An irresistible treat for any occasion, this five-ingredient, nearly foolproof recipe was a Passover favorite of clients of 12 Tribes Kosher Food, a San Francisco-based kosher caterer run by Rebecca Joseph. (She has since closed the business and gone into non-profit leadership, but fortunately for those who can’t do without, her recipe lives on in our archives.) It can be made dairy-free with bittersweet chocolate and parve margarine or, if you’re having it after a non-meat meal, you can use dark milk chocolate and butter. The prep goes fairly quickly and then the cake takes 30 to 40 minutes to bake. Serve it warm and a little runny at the end of the Seder, or make it ahead and keep it covered in the refrigerator for up to two days; it’s also delicious served chilled, when it has a more trufflelike consistency.
14 Top Kosher Wines
Note: The following list is a selection of outstanding and very good red, white, rosé and sparkling wines from recently rated releases. More kosher options can be found in our Wine Ratings Search.
DOMAINE DU CASTEL
Grand Vin Haute-Judée 2018
Score: 92 | $85
WS review: A refined red, with seamless currant, cedar, olive and cherry notes contained in elegantly textured tannins. Elements of mineral and spice weave together on the long finish. Cabernet Sauvignon, Merlot and Petit Verdot. Kosher. From Israel. Drink now through 2028. 3,300 cases made, 800 cases imported.—G.S.
Cabernet Sauvignon Napa Valley 2018
Score: 91 | $100
WS review: This is very solid, with cassis, blackberry and plum paste flavors forming the core, while singed alder and tobacco accents hang in the background. Has cut and drive on the finish, with a late twang of iron giving it some cut. Kosher. From California. Drink now through 2028. 1,000 cases made.—J.M.
Chardonnay Sonoma Mountain Lavan 2018
Score: 91 | $38
WS review: Rich and juicy style, with concentrated Fuji apple and pear tart flavors that are backed by crunchy acidity. Light cream and buttery accents on the toasty finish. Kosher. From California. Drink now through 2024. 250 cases made.—K.M.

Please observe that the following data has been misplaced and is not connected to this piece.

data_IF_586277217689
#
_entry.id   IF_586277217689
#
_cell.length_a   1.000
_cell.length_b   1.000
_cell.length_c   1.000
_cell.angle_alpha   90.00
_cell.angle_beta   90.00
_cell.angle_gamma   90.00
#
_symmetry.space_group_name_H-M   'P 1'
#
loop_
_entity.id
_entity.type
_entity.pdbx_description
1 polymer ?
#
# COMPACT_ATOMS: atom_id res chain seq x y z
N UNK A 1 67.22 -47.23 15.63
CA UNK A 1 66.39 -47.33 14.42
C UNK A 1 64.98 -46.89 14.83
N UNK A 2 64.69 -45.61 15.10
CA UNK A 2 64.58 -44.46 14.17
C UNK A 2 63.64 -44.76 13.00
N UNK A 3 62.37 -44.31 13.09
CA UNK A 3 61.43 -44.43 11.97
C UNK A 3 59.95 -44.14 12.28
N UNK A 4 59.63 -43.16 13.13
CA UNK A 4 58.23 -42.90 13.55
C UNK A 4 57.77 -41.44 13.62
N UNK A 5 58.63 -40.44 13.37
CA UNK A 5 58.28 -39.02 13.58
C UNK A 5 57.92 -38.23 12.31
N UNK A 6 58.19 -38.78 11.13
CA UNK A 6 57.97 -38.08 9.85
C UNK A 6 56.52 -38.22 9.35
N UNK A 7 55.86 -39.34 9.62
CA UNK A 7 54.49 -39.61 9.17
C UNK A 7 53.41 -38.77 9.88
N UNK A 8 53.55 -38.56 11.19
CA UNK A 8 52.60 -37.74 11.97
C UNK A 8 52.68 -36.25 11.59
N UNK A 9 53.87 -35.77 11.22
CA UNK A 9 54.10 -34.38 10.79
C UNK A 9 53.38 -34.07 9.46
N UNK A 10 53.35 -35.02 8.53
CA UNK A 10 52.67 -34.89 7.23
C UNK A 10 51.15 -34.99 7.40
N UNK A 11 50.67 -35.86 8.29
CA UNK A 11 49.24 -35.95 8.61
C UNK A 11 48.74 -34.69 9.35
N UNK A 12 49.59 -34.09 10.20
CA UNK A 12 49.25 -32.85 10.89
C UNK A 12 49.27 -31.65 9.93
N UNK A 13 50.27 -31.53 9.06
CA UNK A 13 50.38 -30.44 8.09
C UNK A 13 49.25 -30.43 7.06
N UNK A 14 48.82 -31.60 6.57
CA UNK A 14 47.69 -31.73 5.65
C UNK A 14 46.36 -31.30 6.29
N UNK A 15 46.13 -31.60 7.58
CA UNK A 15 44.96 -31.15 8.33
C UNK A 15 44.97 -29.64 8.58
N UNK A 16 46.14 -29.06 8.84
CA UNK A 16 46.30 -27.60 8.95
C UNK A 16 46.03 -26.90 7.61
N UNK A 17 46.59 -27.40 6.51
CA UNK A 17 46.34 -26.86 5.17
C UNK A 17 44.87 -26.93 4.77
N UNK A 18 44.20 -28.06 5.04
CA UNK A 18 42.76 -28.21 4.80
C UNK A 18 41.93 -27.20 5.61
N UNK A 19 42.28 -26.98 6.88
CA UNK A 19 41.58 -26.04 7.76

Cabernet Sauvignon Israel 2018
Score: 91 | $90
WS review: This polished red is packed with glossy cherry and currant flavors that are infused with anise, mountain herb, mineral and spice notes that meld together through the finish. Kosher. From Israel. Drink now through 2028. 434 cases made, 434 cases imported.—G.S.
Cabernet Sauvignon Napa Valley Wieruszowski Vineyard 2018
Score: 91 | $60
WS review: A solid kirsch and plum sauce-filled version, laced with mouthwatering red licorice and singed vanilla notes, ending with a polished, focused finish. Kosher. Mevushal. From California. Drink now through 2027. 800 cases made.—J.M.
Marawi Judean Hills 2019
Score: 90 | $35
WS review: There’s a honeysuckle edge to the flavors of white peach and tropical fruit in this supple and distinctive white, which features almond and leesy flavors that glide along the finish. Kosher. From Israel. Drink now. 540 cases made, 100 cases imported.—G.S.
Roussanne-Marsanne Galilee Special Reserve 2018
Score: 90 | $94
WS review: A fragrant white, with a supple texture encasing notes of white peach, honeysuckle and melon that are infused with spice, vanilla and chamomile accents. Lovely and fresh. Roussanne and Marsanne. Kosher. From Israel. Drink now. 400 cases made, 100 cases imported.—G.S.
Cabernet Sauvignon Napa Valley Solomon Lot 70 2017
Score: 89 | $150
WS review: Direct, with a polished beam of cassis and cherry preserve inlaid with modest toast and licorice notes. Shows a flash of fruitcake at the very end. Kosher. From California. Drink now through 2023. 400 cases made.—J.M.
Bittuni Judean Hills 2019
Score: 89 | $35
WS review: Light-bodied, with nice purity and charm, this red shows black cherry and currant flavors that are accented with anise, coco and violet elements, with light, plush tannins. Kosher. From Israel. Drink now. 400 cases made, 50 cases imported.—G.S.
Merlot Coombsville 2018
Score: 88 | $42
WS review: A burnished style, offering dried currant flavors, with plenty of cedary and forest floor notes. Crisp and direct on the minerally finish. Kosher. From California. Drink now through 2023. 800 cases made.—K.M.
Chardonnay Galilee Reserve 2019
Score: 88 | $35
WS review: White peach and spiced apple flavors show buttery undertones in this medium-bodied white, with notes of honeysuckle and baking spices carrying through the finish, along with a hint of vanilla. Kosher. From Israel. Drink now. 950 cases made, 50 cases imported.—G.S.
Gris de Marselan Galilee 2020
Score: 87 | $25
WS review: A tangy rosé, with tangerine and melon notes supported by anise, herb and stony mineral elements. A fresh acidity carries through the floral-tinged finish. Kosher. From Israel. Drink now. 3,100 cases made, 100 cases imported.—G.S.
Chardonnay Paarl Kosher 2019
Score: 86 | $18
WS review: An easy-drinking white, with an aromatic hint of verbena and a lively mix of white cherry, nectarine and candied ginger flavors. Kosher. From South Africa. Drink now. 1,000 cases made, 600 cases imported.—A.N.
Brut Coastal Region Kosher 2018
Score: 85 | $25
WS review: A softly balanced sparkler with a creamy mousse, lightly juicy acidity, and subtle notes of ripe Asian pear, toasted almond and candied pink grapefruit peel. Chardonnay and Pinot Noir. Kosher. From South Africa. Drink now. 1,000 cases made, 500 cases imported.—A.N.